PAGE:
Nepal has been one of the poorest countries with lowest per Capita income in South Asia  despite its effort to reduce poverty. And as a result of extreme inequalities in the income between the rich and the poor, the rich are becoming richer and the poor are becoming poorer. Majority of  poor and deprived  people are suffering from lack of basic needs for their livelihood and deprived of basic health, education and other minimum amenities required for life.

Public service delivery in Nepal has complicated processes with unfriendly behaviors of service providers and costly services. Citizens receive services in multiple attempts, spend many days and hours, travel long distances and pay additional cost for services. A grim picture of public delivery can be witnessed in the suffering of the general public standing in the long queue of crowds to get passports, national ID, and driving license etc. Service delivery of most government offices of public relations also seem to be painful for service seekers.

The social securities and welfare  systems for the poor and the marginalized populations are moving below tolerable levels and excessive exploitation by rich tycoons of society has increased the sufferings of weaker communities to the point that they have been compelled to commit self immolation and suicide as their last resorts. This cavity in the system leaves a significant need to enhance the competency of administrative structures and human resources by knowing  the capability gap in the governance structure and to understand the root causes of the state's non performance.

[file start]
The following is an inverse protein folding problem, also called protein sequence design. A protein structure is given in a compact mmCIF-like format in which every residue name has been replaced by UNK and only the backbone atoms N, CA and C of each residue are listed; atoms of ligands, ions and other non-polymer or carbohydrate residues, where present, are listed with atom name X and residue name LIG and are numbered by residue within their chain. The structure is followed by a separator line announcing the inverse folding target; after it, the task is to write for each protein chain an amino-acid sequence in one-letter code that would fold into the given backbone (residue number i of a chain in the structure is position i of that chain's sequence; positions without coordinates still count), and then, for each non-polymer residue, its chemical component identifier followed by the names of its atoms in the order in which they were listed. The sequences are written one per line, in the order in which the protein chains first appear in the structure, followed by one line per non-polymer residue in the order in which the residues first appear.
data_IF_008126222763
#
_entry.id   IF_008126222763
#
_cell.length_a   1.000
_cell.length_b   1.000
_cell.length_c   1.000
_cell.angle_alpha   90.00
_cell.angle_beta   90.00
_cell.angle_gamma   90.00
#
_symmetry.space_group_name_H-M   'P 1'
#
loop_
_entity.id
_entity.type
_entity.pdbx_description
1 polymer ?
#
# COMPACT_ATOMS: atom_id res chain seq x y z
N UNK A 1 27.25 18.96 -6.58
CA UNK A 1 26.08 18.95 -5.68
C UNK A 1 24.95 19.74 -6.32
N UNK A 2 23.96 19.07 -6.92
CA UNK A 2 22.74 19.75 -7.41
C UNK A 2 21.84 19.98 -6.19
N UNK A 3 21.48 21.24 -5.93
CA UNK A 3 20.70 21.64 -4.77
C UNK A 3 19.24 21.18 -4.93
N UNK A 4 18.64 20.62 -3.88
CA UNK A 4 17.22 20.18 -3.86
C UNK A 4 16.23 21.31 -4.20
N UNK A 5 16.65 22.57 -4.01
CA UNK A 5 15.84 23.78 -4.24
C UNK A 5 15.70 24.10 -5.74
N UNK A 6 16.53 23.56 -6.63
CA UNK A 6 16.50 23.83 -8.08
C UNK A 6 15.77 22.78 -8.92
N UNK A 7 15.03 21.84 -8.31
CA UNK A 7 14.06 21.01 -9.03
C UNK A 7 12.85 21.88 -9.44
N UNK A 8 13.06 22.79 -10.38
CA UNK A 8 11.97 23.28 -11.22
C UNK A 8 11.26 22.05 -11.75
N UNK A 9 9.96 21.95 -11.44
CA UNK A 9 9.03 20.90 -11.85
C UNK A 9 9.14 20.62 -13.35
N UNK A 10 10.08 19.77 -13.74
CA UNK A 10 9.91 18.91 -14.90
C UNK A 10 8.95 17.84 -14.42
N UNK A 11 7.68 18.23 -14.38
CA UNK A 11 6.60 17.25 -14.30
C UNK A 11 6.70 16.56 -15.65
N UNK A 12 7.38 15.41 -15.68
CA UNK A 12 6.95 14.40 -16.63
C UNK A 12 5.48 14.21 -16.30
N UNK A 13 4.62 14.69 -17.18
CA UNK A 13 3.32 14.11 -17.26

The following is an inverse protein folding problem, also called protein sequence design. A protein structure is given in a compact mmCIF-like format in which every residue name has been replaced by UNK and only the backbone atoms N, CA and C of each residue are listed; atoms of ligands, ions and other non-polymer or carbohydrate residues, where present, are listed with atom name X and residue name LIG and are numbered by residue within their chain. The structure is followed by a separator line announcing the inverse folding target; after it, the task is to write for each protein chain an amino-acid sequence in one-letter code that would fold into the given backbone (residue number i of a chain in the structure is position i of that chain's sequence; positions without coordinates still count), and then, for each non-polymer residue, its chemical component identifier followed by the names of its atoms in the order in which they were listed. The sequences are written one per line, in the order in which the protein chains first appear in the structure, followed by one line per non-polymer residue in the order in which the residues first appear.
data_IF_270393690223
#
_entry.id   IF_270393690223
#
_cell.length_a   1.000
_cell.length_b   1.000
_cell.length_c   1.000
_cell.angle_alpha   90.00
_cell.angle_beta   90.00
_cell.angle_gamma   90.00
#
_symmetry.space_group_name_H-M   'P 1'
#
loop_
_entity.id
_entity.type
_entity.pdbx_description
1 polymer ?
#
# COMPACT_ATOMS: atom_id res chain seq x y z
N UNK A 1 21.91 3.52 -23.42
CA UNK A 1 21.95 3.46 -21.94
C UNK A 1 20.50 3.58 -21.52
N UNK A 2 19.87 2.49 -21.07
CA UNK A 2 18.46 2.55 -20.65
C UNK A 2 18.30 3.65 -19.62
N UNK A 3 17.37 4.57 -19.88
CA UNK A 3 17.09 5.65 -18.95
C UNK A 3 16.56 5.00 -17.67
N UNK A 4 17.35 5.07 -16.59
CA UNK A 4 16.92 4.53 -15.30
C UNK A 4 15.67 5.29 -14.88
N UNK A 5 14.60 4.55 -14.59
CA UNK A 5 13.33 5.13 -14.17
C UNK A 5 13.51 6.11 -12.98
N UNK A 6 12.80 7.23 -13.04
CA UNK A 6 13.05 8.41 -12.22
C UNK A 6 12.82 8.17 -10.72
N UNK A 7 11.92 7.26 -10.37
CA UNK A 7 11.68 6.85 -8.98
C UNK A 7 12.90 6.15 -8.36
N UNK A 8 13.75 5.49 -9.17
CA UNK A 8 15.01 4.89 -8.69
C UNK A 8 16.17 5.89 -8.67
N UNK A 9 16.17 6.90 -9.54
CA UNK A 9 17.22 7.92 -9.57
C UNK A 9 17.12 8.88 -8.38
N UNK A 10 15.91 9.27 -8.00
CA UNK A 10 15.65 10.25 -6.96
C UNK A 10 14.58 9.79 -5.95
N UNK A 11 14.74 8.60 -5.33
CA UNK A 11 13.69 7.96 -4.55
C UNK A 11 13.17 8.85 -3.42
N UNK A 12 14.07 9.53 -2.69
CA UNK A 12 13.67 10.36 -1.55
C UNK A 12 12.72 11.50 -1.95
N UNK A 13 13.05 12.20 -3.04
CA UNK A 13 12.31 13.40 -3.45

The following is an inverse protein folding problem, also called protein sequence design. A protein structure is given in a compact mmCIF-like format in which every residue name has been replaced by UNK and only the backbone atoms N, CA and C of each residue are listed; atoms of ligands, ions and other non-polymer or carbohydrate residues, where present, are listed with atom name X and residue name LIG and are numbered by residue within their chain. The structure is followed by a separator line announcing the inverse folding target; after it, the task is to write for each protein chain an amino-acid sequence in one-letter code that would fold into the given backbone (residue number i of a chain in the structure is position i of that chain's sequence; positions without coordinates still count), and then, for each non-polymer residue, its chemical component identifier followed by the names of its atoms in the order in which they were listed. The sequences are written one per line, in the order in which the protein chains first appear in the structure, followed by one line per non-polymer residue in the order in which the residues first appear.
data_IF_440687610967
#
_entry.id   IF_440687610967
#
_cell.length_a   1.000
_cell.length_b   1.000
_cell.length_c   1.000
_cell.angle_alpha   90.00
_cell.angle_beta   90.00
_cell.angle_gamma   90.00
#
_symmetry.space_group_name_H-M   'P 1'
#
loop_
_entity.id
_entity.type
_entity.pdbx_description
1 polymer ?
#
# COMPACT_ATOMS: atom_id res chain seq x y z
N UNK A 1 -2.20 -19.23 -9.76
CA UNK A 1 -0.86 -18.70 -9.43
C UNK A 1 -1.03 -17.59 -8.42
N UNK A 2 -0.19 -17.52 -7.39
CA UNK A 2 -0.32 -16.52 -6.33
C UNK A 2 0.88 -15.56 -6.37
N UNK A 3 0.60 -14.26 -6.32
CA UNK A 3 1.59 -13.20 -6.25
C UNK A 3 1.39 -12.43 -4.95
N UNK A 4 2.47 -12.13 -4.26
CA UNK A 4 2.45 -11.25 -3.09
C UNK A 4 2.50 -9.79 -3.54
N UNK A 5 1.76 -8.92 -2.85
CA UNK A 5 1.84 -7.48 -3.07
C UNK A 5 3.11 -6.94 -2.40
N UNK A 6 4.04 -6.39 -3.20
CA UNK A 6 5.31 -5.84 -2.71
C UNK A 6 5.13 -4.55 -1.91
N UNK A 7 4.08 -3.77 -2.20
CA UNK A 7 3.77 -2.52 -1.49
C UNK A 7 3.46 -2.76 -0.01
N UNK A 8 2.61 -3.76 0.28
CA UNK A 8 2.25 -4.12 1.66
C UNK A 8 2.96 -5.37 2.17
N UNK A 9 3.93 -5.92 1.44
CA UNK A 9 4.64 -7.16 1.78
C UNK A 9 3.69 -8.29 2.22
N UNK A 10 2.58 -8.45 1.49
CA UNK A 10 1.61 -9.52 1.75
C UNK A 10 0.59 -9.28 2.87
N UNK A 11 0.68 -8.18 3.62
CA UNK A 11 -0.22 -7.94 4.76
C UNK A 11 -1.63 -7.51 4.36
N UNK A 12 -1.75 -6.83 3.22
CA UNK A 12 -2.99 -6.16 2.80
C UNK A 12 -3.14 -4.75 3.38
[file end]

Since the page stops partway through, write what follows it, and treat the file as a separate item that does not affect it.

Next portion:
As the public systems in Nepal are in a state of close to no performance level and the lack of accountability has been an irrevocable constraint, the government’s objective to deliver on its commitment to a transparent, decentralized and well-functioning state has been badly distorted  by state authorities, who lack both the technical and administrative capacity and political and institutional ability to expedite public services.

The ‘capability to deliver results’ is considered to be the central one. A country that has the capabilities to commit and engage, to relate, to achieve coherence and to adjust, but doesn’t deliver ‘results’, has little rationale for a continued stability. Nepal’s position is similar to this position which characterizes its state capabilities as weakest.